But will enacting that law really change anything? Flash mobs roam big cities and terrorize big malls, strip malls and large department stores with impunity. Porch Pirating isn’t quite so dramatic.
By the way, porch pirating is not just a holiday problem. It’s something that goes on all year long. And look for the problem to continue to grow as Americans do more and more online shopping.
Here are some tips offered by the NW Insurance Council to protect your packages:
Before you pay online, check to see if your method of payment (bank credit or debit cards, or online payment systems like Venmo or PayPal) offer “purchase protection” for stolen or damaged items.
Before ordering a purchase online, familiarize yourself with the claims process and reimbursement or replacement policies for each delivery service — such as UPS, FedEx, Amazon and USPS — if your package is lost or stolen.
Insure your purchases for the full amount of the item with the seller and/or the carrier shipping the package.
Use tracking numbers to keep track of your packages and/or require signatures on all package deliveries.
Take advantage of delivery service email or text delivery alerts on your smart phone and try to have someone at home to receive the package if you know when it’s going to be delivered.
Consider having packages delivered to an alternate location, such as your workplace or a parcel locker, or connect with trusted neighbors, and plan to sign for and receive each other’s packages when the other is not at home.
Install a security camera system at your front door. It may not prevent a porch pirate from stealing your package, but you’ll have their face on video if you decide to file a police report. Just make sure the camera is set at an angle that easily captures visitor’s faces.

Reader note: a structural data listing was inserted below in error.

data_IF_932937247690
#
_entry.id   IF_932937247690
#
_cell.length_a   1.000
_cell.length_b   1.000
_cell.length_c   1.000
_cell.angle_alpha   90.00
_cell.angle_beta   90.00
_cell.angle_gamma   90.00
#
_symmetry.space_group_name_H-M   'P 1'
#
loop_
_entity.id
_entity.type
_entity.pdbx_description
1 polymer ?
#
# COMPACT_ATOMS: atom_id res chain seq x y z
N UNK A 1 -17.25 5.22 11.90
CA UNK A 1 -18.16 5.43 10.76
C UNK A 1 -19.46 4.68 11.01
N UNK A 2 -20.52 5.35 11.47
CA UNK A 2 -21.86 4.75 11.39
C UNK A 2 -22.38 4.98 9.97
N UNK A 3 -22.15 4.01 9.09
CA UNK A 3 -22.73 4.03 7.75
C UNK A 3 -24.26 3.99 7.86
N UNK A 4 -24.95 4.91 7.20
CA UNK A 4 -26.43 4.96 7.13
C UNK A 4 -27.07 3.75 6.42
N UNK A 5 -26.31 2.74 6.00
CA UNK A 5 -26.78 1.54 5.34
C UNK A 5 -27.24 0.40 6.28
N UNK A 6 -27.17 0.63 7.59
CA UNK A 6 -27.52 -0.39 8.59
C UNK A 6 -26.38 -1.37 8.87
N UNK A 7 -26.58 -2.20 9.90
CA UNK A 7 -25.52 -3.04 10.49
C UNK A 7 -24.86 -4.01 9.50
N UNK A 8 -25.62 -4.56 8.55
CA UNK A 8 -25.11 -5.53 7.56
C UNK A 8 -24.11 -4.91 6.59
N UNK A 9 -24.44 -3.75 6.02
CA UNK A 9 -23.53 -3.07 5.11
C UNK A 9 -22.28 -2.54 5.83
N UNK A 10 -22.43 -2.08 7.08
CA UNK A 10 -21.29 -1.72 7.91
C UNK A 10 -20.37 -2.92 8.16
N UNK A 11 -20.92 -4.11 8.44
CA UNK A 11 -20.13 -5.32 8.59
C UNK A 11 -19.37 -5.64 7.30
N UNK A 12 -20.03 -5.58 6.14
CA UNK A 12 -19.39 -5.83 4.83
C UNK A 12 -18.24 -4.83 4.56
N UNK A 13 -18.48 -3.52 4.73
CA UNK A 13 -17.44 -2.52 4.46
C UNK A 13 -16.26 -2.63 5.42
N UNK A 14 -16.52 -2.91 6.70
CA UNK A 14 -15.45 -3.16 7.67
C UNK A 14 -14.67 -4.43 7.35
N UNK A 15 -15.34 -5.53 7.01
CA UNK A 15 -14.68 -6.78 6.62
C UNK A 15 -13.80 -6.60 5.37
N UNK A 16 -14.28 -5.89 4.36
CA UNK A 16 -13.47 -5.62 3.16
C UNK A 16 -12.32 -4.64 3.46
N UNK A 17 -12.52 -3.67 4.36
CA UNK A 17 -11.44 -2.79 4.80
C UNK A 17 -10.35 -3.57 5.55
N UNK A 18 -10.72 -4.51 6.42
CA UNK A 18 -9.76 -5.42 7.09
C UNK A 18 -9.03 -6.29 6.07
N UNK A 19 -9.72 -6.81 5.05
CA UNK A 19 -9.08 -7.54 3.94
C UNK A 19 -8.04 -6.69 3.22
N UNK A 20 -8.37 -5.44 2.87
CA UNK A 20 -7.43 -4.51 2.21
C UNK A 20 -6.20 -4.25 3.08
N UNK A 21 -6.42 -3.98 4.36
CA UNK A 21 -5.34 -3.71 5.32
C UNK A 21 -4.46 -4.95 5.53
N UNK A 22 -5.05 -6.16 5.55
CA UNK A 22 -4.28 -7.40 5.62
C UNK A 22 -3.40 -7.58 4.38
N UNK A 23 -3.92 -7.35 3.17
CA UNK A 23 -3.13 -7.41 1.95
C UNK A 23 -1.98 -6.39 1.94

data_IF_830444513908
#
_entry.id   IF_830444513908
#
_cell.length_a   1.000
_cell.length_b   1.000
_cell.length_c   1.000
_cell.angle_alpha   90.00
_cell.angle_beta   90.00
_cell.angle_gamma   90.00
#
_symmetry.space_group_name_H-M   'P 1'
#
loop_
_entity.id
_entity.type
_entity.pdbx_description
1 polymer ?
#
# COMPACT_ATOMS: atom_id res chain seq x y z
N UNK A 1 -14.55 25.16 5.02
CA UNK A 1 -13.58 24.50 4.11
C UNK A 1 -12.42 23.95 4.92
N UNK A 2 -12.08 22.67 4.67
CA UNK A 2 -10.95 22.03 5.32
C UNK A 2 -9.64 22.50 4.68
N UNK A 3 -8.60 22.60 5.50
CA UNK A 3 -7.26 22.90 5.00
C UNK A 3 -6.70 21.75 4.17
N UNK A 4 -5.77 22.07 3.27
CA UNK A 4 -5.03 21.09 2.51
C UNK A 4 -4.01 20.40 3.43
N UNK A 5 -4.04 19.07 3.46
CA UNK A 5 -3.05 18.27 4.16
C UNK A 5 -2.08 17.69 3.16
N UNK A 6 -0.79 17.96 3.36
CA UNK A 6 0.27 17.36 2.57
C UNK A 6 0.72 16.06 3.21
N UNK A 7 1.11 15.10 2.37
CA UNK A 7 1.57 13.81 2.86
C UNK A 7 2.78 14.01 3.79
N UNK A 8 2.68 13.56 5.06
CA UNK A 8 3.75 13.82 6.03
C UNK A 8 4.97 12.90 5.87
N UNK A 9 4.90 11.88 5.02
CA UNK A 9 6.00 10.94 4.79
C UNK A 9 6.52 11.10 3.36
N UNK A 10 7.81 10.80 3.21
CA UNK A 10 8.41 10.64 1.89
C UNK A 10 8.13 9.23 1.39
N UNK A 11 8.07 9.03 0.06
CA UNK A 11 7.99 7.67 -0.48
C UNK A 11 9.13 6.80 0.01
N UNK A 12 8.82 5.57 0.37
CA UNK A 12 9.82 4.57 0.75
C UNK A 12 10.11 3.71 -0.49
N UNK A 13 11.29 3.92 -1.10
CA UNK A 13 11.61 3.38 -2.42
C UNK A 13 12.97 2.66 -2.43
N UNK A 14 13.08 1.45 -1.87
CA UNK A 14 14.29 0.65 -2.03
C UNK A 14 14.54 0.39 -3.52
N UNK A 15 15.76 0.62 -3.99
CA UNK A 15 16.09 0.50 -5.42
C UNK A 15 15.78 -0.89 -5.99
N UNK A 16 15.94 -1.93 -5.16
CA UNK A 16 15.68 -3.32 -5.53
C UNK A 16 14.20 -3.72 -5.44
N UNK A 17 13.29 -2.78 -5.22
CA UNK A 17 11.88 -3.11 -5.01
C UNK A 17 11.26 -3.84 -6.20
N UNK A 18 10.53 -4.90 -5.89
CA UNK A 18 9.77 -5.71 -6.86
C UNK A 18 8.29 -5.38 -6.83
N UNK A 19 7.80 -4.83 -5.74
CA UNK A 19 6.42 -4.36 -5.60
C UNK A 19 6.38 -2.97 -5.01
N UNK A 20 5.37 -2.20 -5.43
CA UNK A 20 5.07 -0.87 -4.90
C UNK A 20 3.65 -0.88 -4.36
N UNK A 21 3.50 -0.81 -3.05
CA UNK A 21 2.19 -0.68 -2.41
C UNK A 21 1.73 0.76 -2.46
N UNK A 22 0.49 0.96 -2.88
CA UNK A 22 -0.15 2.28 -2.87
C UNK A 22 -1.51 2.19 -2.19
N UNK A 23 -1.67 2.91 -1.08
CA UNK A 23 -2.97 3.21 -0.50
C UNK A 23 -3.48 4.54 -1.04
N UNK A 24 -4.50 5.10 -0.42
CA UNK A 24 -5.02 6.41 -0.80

Package Stolen? What To Do
Once you’ve verified the package was delivered, check with your neighbors first just in case it was delivered to the wrong house. Also check around and near your front door in case the delivery driver placed the package in a spot that’s hidden from plain view.
Make sure to keep all receipts, tracking numbers, delivery confirmations and any other evidence you have of the item in the lost or stolen package.
If your package is confirmed stolen, contact the seller or retailer and file a claim with them. Various retailers have different policies for handling stolen items and you are likely entitled to a refund or a replacement.
You may also want to file a claim with the shipping company. Contact the carrier online or by phone to report the missing or stolen package. Carriers, such as the Postal Service or UPS, have their own processes for handling lost and stolen packages.
The credit card you used to buy the item may have Purchase Protection. If the item was purchased entirely by that credit card, and the card issuer is alerted within a specified timeframe, you may be reimbursed for the stolen package. Just make sure to review your credit card company’s Purchase Protection policy to familiarize yourself with any exclusions that may apply.
Source link: NW Insurance Council — https://bit.ly/3RFJXZt
Source link: Forbes Advisor — https://bit.ly/3GHf80a